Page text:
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RM Issue #030616

Don't blame the system for voter apathy

Claire Hoy

National Post Friday, June 13, 2003

For years, as a journalist covering numerous elections, your correspondent wore a button reading: "Don't Vote. It Only Encourages Them."

It was only partially in jest, but judging by recent voter turnouts, many Canadians buy the sentiment.

In the last federal election, just 61.18% of eligible voters turned out, the lowest level in Canadian history. In many provincial elections, turnouts are as bad or worse. And don't even mention the pathetic turnouts for municipal and school board elections.

Voter apathy -- or is antipathy the better word? -- has energized the voter reform cottage industry, particularly the champions of proportional representation (PR), who are demanding changes to our first-past-the-post system on the spurious grounds that people aren't voting because, suddenly, after 136 years in existence, it's the system, stupid.

Just about everybody is getting into the act. In British Columbia, Premier Gordon Campbell is moving ahead with his plan for a May 17, 2005, referendum on the question. In New Brunswick, Premier Bernard Lord promises to strike a commission to examine it. In Prince Edward Island, Premier Pat Binns appointed retired judge Norman Carruthers to study the idea.

And, of course, 28 of the usual suspects, all self-declared "prominent Canadians" -- primarily small "l" liberals, or worse -- have joined the National Advisory Board of Fair Vote Canada to push for a national debate and referendum on PR, blaming the current system for low voter turnout.

At first blush, they seem to have a point.

In 2000, for example, the PEI Tories got 58% of the popular vote but won all but one of the 27 seats. In B.C., the Liberals won 77 of the 79 seats in May 2001 with just under 60% of the vote. In Ottawa, Jean Chrétien won his third consecutive "majority," winning 57% of the Commons' seats with just 38% of the total vote. And so it goes.

Most PR zealots belong to various fringe groups incapable of appealing to enough voters to win elections and looking for alternative ways to supplement the power they have gained through government-funded court access, something which has stripped politicians of much of their power, making them less relevant and contributing to low turnouts. Like, why bother?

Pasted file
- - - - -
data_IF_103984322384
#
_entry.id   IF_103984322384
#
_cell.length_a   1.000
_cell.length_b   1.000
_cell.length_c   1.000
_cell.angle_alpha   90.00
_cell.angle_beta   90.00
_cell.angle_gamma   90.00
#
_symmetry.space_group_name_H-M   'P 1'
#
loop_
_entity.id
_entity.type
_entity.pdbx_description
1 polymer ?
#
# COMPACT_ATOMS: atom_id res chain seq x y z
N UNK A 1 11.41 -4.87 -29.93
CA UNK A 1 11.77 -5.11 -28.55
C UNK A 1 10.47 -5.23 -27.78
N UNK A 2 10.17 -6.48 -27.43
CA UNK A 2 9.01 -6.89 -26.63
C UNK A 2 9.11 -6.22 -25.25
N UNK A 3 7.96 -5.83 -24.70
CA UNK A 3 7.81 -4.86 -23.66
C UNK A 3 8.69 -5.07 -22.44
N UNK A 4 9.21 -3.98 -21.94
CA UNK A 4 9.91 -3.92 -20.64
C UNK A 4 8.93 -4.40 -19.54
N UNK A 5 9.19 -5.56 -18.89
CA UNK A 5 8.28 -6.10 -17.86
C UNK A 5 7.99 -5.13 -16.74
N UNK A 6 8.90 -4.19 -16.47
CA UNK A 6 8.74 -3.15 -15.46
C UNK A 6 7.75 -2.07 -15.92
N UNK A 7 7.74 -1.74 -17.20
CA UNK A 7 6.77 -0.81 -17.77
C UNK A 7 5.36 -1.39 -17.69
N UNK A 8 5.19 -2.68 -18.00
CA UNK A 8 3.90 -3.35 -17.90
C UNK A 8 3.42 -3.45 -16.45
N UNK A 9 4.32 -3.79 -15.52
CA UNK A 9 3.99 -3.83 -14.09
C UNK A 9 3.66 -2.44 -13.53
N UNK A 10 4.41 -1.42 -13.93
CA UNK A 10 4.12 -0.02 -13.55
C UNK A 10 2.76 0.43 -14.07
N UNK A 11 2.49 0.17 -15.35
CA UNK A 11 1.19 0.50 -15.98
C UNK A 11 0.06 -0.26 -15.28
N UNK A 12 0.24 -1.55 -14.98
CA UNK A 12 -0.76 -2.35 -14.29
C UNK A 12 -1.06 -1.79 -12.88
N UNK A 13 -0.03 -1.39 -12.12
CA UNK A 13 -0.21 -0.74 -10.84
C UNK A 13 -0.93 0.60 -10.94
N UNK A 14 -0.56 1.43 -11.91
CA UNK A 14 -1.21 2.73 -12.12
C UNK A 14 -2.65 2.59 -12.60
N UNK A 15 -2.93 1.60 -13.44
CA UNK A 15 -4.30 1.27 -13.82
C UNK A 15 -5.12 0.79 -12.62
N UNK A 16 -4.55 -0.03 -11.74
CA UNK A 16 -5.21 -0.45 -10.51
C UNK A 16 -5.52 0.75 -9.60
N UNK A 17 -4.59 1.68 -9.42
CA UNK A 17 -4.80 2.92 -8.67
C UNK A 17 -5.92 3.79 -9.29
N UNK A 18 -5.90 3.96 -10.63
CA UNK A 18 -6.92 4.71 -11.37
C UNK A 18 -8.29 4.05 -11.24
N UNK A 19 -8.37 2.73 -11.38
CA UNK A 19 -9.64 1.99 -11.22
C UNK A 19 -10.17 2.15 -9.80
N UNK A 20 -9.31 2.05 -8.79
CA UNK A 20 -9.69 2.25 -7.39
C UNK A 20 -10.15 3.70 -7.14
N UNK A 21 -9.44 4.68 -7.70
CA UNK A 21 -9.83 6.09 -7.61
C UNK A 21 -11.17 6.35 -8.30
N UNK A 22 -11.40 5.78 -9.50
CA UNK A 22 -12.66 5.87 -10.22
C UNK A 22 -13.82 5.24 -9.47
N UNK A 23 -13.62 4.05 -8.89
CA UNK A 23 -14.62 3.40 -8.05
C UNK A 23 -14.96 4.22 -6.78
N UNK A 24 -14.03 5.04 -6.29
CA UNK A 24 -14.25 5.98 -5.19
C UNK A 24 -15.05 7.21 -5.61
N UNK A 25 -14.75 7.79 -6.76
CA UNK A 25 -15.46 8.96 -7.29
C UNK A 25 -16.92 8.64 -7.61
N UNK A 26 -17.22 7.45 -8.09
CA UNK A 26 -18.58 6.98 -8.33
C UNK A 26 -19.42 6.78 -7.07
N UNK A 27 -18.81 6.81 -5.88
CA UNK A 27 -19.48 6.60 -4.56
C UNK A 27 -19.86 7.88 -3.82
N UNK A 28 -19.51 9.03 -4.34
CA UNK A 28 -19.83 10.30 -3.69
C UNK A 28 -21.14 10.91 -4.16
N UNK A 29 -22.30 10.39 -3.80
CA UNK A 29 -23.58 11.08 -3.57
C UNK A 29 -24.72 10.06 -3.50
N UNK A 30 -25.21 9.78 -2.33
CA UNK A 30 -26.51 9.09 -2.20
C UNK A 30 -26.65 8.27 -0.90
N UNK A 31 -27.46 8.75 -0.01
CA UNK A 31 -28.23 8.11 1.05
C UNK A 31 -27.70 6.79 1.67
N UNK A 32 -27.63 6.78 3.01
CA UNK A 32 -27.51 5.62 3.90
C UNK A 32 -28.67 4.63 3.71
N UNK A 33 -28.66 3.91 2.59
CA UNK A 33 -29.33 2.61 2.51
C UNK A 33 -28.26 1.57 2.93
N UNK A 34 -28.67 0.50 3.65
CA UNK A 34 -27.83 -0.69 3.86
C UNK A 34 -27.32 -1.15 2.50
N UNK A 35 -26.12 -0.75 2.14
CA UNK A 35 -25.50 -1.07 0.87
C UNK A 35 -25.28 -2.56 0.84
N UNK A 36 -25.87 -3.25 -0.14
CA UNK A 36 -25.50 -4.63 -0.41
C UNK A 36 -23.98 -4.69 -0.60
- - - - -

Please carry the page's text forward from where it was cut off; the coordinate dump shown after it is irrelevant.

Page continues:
In a February speech at the Arthur Kroeger College of Public Affairs leadership forum, Intergovernmental Affairs Minister Stéphane Dion said the system, while not perfect, isn't the issue because "lower voter turnout or lack of confidence in elected officials, can also be seen in other democracies," including many with PR.

Could there be other reasons? Absolutely. In 1988, for example, the turnout was 75%. That's because, unlike last time, when many voters didn't really like any of the options, there was a real issue at stake -- free trade. It was 75% in 1984 too, as Canadians could hardly wait to express their anger at the recently departed Pierre Trudeau.

Anyway, low turnouts are not new. Canadians have consistently fallen below international averages. Between 1945 and 1997, Canada ranked 20th among the world's 29 most industrialized countries, yet many of the countries ahead of us have a system similar to ours.

It's no mystery why PR is attractive to political losers. It invariably means more minority governments, which gives fringe groups far more clout in national affairs than the electorate meant them to have. Our current system may err the other way, but that's better than a Parliament with a multitude of parties and a weak government being forced to cater to their every whim, no matter how bizarre their electoral base. No thanks.

Another point. We currently vote directly for our representatives. Not under PR. It usually means two-tier voting, or indirect voting, where many (or all) seats are filled from a slate hammered out in advance by party operatives behind closed doors. Is that more democratic than being able to chose -- or deciding not to chose -- directly? I think not.

I have not missed a vote in more than 40 years, but have rarely picked a winner. Electoral reformers therefore claim my vote has been denied me because I'm not represented in Parliament or the legislature. Nonsense.

Elected politicians represent everybody in their riding, not just those who voted that way. That's why it's called representative democracy. It's disingenuous to claim that you lack representation just because you bet on the losing horse.

Yes, our system has flaws, but it's a lot better than guaranteed gridlock and endless electioneering, just so a group of malcontents can impose their views on the rest of us.

© Copyright 2003 National Post


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